The course begins with a structured ‘two-term foundation’ designed to familiarise learners with the course requirements, expectations and assessment. Extending their knowledge of artists, practical skills, materials, techniques and concepts, they will work in a variety of scales exploring painting, drawing, printmaking, sculpture, installation, photography and time-based media. Learners are expected to develop proficient skills in these areas in creative, imaginative, intuitive and intellectual ways to create dynamic outcomes. The experimental, investigative and practical nature of the course develops aesthetic and critical awareness. Learners will record work in progress within digital and physical sketchbooks. This documentation, of visual development and analytical decision-making, encourages fluid working practice and the ability to think sequentially. Using tutorials tailored to each individual, teachers support learners to become experts in connecting, extending, refining and communicating ideas in order to reach the higher levels.

During the first term of the course, learners experience a day visiting a gallery. This offers a valuable opportunity to gather first hand information as a starting point for the development of ideas and individual pathways for their own work. However, it is expected that pupils studying Art at this advanced level will visit galleries and exhibitions regularly and independently. Previous trips have been to Tate Modern, Tate Britain, Folkestone Triennial and Old Big School Gallery in Tonbridge.

Learners who have aptitude and interest in the subject, but do not intend to take the subject beyond A Level, will find the course rewarding and challenging. Fine Art is a valuable subject for developing the essential skills needed to adapt to life at university or within employment. Learners will grow in confidence and develop the creative skills, understanding, and knowledge that future employers will be looking for in their successful candidates at interview. Learners will improve their organisation and time management skills, ability to meet deadlines and develop deeper thinking, and problem-solving skills that will enable them to become more flexible thinkers and key team players. They can apply these to a number of higher education subjects and future career paths.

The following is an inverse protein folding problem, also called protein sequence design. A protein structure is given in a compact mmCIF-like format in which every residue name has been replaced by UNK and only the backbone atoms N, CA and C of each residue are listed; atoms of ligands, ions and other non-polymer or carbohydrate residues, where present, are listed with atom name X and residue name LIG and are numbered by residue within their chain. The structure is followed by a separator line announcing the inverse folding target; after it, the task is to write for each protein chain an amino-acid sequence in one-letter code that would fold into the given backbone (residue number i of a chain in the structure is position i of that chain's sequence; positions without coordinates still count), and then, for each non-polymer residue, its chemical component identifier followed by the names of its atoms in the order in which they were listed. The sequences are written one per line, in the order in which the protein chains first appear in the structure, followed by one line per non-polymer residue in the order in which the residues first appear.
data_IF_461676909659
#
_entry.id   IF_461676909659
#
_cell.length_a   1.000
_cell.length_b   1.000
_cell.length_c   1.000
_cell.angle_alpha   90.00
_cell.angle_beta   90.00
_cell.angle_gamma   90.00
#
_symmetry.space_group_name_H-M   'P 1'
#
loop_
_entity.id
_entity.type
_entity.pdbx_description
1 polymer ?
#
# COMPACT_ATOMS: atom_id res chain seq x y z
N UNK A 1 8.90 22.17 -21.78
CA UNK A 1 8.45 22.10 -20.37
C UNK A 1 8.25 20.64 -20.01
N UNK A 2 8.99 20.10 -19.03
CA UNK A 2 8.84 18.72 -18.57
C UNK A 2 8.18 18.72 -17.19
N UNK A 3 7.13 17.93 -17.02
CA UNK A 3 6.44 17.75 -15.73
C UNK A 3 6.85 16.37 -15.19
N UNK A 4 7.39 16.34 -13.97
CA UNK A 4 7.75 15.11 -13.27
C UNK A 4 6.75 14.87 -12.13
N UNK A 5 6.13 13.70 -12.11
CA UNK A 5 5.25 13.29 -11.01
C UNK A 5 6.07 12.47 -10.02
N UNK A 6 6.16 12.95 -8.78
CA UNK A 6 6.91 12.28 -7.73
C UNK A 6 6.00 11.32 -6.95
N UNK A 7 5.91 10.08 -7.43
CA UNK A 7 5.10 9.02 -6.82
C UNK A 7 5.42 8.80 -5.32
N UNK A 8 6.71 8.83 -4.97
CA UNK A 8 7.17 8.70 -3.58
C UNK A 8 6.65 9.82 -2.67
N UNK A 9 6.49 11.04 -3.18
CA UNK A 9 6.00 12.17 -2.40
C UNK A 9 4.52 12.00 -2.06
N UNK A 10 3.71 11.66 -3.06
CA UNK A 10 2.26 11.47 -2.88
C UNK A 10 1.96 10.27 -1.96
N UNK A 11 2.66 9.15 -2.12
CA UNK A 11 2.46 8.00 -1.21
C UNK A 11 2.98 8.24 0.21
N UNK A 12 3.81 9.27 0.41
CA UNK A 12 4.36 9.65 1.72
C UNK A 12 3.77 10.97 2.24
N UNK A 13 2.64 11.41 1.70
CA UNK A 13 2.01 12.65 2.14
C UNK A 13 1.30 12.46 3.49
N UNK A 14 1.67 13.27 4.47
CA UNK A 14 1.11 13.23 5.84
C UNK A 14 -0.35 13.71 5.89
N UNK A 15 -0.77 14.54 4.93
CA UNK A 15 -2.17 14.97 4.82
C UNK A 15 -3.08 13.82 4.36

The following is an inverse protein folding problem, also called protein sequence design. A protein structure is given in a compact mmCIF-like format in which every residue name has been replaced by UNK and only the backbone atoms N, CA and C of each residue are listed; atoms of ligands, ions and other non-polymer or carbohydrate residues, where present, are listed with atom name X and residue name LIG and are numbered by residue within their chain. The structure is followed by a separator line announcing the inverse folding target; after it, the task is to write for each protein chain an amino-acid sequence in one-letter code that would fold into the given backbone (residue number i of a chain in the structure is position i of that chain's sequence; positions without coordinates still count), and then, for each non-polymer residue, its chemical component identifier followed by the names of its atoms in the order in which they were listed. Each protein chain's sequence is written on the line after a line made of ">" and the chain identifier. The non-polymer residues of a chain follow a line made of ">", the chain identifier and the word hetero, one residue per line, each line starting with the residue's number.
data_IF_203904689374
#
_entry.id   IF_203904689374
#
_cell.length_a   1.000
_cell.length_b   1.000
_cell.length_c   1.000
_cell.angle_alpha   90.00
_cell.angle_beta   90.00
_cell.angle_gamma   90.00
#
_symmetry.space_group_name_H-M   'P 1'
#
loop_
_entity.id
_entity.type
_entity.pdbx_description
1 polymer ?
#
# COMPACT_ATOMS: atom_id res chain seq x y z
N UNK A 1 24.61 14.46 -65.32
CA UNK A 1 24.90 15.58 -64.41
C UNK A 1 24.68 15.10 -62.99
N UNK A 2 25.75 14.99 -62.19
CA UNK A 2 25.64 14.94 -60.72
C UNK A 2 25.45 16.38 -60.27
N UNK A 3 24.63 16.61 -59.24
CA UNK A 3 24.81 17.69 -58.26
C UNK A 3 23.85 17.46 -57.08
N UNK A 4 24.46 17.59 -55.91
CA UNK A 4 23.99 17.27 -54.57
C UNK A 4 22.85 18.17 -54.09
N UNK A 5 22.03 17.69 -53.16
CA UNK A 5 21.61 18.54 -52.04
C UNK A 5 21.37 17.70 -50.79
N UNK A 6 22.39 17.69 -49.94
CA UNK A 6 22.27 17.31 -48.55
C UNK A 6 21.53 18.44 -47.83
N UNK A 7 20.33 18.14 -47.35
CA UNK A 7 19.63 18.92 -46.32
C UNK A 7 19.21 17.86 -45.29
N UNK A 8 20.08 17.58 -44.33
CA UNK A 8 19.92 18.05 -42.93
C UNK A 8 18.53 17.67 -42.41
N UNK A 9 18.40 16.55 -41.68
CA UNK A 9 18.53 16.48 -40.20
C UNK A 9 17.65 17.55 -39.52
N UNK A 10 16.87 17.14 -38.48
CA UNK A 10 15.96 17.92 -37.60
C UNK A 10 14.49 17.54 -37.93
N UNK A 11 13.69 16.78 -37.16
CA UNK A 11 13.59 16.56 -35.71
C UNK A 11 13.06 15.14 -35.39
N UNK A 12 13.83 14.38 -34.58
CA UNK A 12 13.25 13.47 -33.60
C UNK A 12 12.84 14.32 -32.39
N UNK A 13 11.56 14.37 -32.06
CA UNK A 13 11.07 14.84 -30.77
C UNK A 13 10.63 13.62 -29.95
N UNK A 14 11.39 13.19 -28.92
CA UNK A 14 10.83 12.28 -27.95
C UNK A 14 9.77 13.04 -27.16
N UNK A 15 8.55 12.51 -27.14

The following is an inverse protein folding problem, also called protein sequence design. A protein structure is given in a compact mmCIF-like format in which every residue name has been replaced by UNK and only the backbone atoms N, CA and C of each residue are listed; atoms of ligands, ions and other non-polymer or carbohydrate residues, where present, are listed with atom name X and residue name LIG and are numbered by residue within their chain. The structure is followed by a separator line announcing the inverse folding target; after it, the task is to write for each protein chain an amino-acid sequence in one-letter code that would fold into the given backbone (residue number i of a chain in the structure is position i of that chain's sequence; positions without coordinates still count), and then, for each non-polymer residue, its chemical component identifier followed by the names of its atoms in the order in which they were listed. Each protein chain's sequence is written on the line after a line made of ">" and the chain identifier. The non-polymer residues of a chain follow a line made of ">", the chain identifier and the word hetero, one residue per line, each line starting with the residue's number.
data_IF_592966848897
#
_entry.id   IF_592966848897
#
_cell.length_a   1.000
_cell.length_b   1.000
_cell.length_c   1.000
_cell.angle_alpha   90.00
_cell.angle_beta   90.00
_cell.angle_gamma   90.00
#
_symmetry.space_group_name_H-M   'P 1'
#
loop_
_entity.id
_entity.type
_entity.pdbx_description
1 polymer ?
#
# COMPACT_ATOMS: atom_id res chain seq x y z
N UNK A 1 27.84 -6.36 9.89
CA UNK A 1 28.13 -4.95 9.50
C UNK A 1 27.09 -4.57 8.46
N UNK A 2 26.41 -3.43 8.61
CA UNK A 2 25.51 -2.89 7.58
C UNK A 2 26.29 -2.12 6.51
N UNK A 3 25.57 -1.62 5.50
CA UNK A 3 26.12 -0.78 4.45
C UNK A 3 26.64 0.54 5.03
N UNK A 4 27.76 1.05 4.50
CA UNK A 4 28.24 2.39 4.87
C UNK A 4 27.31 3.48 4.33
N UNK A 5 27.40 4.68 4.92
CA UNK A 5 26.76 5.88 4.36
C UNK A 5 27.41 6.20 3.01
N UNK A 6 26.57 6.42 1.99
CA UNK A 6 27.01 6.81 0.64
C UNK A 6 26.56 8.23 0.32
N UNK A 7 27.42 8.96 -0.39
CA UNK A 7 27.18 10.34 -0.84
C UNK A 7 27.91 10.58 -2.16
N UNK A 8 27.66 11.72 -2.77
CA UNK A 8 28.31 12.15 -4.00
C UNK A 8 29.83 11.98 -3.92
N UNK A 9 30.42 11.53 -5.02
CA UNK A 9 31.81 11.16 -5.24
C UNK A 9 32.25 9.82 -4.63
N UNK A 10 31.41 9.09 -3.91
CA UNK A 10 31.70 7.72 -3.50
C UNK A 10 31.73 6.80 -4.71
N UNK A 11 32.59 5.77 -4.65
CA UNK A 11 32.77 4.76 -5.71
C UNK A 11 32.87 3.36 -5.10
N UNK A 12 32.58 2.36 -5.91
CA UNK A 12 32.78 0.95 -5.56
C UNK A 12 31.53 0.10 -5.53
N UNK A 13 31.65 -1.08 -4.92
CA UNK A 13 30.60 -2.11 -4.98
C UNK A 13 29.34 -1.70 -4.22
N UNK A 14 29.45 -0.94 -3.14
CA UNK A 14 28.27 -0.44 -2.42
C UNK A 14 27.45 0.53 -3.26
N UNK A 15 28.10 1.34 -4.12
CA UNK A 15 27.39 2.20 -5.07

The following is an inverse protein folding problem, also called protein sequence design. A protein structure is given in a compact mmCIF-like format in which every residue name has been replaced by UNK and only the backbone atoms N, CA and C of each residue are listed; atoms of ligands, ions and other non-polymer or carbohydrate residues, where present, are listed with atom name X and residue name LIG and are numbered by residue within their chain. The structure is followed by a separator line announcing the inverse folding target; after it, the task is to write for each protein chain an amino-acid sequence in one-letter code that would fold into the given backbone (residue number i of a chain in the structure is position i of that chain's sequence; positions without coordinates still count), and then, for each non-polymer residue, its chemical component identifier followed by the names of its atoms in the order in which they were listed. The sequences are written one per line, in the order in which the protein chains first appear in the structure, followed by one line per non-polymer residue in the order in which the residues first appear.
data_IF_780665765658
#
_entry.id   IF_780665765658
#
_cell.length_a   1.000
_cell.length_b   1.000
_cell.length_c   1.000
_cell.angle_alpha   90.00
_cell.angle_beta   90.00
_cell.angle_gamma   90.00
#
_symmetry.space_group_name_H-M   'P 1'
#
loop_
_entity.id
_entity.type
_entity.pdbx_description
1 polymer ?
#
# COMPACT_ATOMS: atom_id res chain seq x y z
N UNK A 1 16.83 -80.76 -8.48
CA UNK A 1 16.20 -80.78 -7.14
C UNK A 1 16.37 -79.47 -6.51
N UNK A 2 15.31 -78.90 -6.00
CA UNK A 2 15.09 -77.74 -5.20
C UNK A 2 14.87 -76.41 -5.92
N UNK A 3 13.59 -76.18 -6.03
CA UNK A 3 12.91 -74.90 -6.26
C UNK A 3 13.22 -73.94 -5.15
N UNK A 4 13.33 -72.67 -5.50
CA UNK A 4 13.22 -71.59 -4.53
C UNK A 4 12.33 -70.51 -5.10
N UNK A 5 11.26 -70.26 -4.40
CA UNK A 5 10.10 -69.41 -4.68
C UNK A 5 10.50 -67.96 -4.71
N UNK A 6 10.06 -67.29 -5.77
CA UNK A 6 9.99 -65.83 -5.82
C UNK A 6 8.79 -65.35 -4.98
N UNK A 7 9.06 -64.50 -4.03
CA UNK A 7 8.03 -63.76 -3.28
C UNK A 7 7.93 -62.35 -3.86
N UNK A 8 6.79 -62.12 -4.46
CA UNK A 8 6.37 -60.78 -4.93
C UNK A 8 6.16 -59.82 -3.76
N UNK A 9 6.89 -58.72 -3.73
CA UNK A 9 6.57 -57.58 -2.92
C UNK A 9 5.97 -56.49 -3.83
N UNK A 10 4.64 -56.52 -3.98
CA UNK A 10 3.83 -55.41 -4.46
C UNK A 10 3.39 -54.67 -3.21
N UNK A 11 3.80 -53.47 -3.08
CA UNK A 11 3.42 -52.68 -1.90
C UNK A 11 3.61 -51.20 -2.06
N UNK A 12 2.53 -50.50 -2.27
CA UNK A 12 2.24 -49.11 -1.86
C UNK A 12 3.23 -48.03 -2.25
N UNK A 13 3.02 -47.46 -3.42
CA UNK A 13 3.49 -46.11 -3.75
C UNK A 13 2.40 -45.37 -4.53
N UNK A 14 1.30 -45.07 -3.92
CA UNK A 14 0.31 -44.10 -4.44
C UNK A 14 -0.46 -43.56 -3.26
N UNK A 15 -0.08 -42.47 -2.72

A level Art leads directly to a diverse range of creative further education and career options. TWGGS’ advanced level learners have successfully secured foundation and degree places on courses such as Architecture, Art History, Fashion Design, Fine Art, Film-Making, Graphic Design and Illustration. Institutions have provided positive feedback on their diverse, creative and skilful portfolios. During the second year there will be opportunities to build an exceptional portfolio, with the wide range of experimental evidence that will have been created during the first year. TWGGS’ Art teachers will be able to offer guidance about how to best display work to stand out at an interview.